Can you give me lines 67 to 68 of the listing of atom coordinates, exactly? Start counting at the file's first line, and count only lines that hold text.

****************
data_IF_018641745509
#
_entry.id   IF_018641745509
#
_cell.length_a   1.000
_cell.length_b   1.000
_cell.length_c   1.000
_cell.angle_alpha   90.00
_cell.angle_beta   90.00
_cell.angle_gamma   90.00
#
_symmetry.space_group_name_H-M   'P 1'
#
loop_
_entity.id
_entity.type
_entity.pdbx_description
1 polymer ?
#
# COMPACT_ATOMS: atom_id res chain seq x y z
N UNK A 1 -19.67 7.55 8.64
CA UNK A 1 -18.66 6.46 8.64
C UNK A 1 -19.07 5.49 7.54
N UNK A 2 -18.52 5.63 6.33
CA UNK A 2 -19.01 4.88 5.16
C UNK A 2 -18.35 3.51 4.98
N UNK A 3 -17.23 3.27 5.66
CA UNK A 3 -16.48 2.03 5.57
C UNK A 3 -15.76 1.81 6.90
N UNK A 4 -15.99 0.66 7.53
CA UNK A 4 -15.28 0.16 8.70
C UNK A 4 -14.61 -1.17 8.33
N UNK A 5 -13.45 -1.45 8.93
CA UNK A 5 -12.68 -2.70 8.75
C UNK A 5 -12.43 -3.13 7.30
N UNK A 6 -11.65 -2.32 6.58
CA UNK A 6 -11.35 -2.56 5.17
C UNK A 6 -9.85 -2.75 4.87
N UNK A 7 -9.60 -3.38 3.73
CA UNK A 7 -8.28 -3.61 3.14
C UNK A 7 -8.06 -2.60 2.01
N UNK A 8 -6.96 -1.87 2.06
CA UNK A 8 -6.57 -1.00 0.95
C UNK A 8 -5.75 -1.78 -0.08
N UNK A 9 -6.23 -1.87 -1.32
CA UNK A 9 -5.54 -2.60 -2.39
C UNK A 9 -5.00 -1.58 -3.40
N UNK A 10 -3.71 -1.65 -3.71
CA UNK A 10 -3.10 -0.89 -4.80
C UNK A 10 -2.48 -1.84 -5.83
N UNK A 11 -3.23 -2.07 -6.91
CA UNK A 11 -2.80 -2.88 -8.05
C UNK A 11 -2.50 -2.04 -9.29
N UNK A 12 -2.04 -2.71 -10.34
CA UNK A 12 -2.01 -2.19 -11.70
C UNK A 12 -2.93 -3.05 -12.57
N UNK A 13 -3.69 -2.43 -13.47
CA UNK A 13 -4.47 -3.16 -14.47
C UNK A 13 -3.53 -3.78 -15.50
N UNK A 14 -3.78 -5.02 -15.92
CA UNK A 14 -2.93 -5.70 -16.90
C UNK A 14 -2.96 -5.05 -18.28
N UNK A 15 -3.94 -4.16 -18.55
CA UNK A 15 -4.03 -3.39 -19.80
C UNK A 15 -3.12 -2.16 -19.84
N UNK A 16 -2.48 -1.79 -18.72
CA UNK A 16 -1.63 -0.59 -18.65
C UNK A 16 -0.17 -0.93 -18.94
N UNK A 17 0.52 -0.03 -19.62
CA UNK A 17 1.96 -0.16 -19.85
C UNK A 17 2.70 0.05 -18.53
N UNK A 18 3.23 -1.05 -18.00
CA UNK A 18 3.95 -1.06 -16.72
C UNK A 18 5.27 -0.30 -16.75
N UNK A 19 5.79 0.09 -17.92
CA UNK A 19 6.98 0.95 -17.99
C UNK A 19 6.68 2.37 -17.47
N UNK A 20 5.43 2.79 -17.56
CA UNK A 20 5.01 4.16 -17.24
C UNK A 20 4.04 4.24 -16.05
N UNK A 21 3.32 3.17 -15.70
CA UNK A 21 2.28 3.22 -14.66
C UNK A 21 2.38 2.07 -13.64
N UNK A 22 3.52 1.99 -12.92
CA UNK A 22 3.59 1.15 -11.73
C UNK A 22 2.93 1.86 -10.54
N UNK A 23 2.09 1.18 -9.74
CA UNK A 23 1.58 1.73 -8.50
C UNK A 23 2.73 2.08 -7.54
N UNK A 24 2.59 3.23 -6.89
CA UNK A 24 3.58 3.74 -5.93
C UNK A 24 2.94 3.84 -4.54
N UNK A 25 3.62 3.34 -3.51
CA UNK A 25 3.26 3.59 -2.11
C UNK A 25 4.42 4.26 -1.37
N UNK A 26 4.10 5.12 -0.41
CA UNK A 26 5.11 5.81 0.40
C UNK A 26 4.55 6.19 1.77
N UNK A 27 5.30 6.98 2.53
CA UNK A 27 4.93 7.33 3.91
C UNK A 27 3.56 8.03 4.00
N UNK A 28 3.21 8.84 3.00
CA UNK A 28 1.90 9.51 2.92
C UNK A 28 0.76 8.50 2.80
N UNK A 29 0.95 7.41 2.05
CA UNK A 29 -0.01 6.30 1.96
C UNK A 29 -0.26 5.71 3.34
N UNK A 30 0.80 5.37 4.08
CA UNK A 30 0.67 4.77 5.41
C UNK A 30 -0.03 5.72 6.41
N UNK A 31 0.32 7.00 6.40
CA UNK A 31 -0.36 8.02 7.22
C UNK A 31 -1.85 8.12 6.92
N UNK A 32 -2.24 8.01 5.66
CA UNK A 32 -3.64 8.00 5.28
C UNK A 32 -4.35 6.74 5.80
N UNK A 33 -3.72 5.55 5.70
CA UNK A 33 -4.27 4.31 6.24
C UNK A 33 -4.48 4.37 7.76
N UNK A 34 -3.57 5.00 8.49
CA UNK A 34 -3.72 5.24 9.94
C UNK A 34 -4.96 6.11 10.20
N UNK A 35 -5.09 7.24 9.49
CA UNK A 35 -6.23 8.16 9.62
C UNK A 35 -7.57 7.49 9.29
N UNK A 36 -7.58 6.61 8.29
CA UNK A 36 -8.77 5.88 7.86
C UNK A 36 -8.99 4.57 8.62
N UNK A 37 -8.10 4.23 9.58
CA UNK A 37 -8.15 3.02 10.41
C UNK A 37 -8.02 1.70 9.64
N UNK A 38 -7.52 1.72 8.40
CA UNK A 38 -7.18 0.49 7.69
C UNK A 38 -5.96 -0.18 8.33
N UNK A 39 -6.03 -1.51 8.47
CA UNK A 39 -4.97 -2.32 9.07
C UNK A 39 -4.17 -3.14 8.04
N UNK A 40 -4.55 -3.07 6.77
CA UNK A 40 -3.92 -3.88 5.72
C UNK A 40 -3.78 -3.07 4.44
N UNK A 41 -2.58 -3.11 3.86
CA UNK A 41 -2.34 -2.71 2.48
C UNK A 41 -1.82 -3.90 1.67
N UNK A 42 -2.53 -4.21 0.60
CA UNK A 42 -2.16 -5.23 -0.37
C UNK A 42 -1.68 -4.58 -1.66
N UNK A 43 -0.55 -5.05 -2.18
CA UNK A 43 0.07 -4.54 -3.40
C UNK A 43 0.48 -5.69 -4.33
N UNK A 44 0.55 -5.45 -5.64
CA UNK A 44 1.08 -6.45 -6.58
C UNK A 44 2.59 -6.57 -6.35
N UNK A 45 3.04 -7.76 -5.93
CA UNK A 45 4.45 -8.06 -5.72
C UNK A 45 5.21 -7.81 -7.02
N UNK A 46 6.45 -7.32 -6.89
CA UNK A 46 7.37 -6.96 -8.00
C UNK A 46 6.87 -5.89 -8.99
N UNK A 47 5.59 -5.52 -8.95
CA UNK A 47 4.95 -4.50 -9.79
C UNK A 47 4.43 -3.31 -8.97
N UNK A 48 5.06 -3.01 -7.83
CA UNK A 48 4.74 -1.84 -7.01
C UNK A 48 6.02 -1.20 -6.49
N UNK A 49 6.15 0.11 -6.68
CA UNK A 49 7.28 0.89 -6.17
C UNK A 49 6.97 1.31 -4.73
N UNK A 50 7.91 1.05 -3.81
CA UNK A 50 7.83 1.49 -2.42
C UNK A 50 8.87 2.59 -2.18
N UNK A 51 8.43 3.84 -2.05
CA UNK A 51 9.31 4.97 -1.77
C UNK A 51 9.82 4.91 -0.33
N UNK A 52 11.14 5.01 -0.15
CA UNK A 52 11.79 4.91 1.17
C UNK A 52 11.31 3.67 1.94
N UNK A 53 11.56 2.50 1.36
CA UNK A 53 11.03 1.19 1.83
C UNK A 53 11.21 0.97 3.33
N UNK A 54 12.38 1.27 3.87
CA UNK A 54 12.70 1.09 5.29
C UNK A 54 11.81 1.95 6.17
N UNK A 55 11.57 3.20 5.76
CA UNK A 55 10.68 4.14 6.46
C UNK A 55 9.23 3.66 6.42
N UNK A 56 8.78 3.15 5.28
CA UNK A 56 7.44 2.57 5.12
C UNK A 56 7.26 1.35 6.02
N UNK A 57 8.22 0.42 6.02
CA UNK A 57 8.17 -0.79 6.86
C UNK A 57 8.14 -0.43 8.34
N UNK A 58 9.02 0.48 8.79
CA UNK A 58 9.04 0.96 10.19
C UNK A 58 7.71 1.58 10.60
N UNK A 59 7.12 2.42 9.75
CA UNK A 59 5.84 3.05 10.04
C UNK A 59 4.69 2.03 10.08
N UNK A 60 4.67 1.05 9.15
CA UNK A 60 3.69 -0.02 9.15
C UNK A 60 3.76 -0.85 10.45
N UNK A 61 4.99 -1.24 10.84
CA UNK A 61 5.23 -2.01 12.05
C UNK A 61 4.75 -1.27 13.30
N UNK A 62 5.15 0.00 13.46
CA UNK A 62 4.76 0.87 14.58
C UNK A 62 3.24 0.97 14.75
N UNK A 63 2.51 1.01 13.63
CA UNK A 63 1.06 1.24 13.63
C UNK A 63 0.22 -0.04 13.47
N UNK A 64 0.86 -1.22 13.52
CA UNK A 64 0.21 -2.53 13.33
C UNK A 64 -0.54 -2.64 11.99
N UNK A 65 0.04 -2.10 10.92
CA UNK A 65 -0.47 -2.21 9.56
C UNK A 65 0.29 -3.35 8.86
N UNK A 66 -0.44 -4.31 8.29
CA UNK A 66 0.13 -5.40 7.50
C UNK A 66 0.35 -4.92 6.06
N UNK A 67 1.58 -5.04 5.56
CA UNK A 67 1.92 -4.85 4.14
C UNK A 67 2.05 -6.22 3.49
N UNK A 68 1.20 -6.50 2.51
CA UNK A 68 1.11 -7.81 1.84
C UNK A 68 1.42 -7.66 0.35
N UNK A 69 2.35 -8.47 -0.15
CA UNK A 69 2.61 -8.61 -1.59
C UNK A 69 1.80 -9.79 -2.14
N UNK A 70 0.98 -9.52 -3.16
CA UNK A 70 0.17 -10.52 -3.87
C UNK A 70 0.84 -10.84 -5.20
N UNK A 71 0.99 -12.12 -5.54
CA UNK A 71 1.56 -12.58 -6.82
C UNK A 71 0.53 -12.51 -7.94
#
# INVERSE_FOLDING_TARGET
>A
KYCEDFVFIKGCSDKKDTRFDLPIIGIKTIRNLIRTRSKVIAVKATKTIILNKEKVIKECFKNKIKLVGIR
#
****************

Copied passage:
CA UNK A 16 -1.63 -0.59 -18.65
C UNK A 16 -0.17 -0.93 -18.94